Lessons Learned - An AAO Winter Conference Wrap Up

Dr. Yan Razdolsky attended the 2018 AAO/AAPD Joint Winter Conference in Scottsdale, Arizona last week. The three-day conference focused on early orthodontic treatment and how dental professionals can work together to produce excellent results. There were many topics for discussion including evidence-based treatments to assist in the diagnosis and management of dental trauma in both orthodontic and pediatric perspectives. But what was of great interest to Dr. Razdolsky at the conference was the discussion on Incipient Impaction and whether there is a foolproof preventative strategy.

Incipient Impaction, or early observation of impaction of the adult canines, is a frequently encountered problem affecting as many as 3 percent of the population. It is also one that often requires a treatment approach involving various dental professionals - the pediatric dentist or family dentist, orthodontist and sometimes a dental surgeon. However, surgical exposure of the impacted tooth and the complex orthodontic mechanisms that are required to then align the tooth into the arch can sometimes lead to damage to the tooth structures. So, it is worthwhile to explore early diagnosis and interceptive treatment for patients who have impacted canines. At the conference, speakers discussed the various ways to identify and treat patients with impacted canines starting with early detection.

“The importance of early treatment, as early as the age of 7, is crucial for the diagnosis of orthodontic issues such as impacted canines,” said Dr. Razdolsky. “An appropriate diagnosis and treatment can help prevent the impacted canines from complications like displacement of the surrounding teeth.”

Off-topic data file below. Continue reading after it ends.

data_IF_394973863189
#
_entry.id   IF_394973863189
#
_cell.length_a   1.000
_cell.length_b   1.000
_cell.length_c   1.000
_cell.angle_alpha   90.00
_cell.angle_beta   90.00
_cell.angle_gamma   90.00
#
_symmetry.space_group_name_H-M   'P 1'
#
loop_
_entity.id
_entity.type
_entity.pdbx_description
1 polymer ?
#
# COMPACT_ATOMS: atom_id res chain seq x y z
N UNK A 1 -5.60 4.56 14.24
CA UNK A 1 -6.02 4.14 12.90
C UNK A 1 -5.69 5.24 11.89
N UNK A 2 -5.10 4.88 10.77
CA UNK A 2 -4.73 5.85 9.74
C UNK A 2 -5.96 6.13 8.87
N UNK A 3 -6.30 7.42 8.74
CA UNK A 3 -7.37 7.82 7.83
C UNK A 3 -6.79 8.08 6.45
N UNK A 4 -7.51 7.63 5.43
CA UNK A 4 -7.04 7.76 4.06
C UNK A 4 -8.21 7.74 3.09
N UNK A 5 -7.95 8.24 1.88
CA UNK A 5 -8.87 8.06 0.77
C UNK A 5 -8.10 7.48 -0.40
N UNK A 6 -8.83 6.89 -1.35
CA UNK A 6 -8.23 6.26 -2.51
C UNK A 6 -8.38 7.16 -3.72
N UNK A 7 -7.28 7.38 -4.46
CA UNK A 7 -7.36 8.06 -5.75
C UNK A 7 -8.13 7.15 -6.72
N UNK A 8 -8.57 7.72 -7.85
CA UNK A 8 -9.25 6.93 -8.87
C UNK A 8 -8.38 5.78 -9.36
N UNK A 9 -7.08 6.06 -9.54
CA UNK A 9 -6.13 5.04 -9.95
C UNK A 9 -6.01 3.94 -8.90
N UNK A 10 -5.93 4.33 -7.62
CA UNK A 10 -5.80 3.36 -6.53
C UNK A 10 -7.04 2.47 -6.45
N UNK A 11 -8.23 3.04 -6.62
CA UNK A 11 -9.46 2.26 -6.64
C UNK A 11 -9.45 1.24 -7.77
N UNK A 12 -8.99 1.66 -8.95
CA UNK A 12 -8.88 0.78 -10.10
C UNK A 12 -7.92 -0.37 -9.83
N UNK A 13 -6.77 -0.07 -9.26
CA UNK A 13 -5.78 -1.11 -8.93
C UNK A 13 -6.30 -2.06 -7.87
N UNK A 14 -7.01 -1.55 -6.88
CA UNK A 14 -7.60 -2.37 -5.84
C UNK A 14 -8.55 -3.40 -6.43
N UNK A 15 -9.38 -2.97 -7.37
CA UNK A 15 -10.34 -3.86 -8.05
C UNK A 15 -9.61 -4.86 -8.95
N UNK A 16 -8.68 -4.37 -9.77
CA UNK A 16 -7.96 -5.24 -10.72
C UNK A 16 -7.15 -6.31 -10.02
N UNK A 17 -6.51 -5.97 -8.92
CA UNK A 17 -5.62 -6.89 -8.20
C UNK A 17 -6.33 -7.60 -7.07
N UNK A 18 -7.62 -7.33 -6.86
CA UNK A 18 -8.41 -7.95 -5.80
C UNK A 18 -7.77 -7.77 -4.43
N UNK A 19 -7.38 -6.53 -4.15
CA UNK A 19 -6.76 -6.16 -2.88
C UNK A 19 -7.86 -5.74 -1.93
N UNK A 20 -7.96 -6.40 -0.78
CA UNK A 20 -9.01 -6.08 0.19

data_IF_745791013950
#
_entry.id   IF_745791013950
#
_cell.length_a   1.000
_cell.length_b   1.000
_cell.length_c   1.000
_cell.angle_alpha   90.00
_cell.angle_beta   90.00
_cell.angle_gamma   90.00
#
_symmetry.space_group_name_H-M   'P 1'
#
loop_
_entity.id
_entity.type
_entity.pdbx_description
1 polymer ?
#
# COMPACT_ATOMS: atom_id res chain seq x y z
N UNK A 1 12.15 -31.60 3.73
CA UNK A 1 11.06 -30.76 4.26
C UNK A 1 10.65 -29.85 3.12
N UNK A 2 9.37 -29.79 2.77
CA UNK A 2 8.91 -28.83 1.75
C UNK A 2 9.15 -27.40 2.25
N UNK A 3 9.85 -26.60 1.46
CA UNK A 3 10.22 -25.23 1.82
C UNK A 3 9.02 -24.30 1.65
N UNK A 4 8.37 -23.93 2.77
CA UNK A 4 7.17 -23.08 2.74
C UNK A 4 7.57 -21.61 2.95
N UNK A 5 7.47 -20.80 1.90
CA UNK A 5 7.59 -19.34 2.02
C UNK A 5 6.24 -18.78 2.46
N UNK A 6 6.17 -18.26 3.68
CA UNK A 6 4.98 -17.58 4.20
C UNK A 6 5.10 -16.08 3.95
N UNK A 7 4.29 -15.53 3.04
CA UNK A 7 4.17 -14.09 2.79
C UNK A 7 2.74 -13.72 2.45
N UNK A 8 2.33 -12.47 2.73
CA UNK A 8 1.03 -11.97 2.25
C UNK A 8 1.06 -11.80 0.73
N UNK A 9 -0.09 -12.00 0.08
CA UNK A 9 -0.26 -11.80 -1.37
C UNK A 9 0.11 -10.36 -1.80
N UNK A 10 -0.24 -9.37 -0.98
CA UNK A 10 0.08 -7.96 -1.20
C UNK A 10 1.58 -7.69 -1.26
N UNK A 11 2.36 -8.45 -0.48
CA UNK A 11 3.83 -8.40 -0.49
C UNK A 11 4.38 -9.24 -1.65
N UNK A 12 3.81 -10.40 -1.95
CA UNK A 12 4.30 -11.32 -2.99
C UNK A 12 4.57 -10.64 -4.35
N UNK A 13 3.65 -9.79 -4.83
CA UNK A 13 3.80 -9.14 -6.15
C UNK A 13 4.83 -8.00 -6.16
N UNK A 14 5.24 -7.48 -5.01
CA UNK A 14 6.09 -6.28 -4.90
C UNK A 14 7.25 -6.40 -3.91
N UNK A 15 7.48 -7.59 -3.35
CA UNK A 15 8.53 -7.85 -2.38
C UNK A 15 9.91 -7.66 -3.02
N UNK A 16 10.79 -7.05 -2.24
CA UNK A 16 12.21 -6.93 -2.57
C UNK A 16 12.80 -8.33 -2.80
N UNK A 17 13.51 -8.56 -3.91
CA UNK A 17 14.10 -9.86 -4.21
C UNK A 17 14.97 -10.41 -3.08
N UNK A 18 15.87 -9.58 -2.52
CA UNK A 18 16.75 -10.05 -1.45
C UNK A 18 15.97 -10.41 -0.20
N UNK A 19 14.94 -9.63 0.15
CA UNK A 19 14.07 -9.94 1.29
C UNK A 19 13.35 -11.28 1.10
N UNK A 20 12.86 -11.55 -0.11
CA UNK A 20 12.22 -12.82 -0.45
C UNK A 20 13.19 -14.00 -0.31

Sometimes treatment is as simple as extraction of the deciduous canines, or “baby” canines as early as age 8 or 9. If there is enough space for the incoming canine to erupt or come out, then the orthodontist can help guide the permeant canine into place.

“The point here is that through early collaborative diagnosis and timely treatment by a patient’s dental team, we can sometimes see these teeth erupt more naturally,” said Dr. Razdolsky. “This may mean less-invasive surgical treatments and we simply help guide them to their correct position in the arch of the mouth.”

By delaying diagnosis and treatment however, or in more severe cases, the impacted canine can cause complications that include displacement of the surrounding teeth, recurring infections, pain, damage to the neighboring teeth, or even a combination of these.

“This program really provided a very practical overview of the clinical and radiological clues dentists and orthodontists can look for,” said Dr. Razdolsky. “By using an evidence-based approach to find treatment options we can avoid costly or invasive procedures that can have a negative long-term impact on the patient.”

Dr. Razdolsky believes this particular conference, as a whole, offered valuable insights to dental professionals not only on treatment options for impacted teeth, but how to identify and treat some of the most severe orthodontic cases including trauma.

“Programs like this help me better serve my patients,” said Dr. Razdolsky. “Through continuing education and then sharing of the information with my professional peers, we are able to collaborate better and produce more beautiful Forever Smiles for our patients.”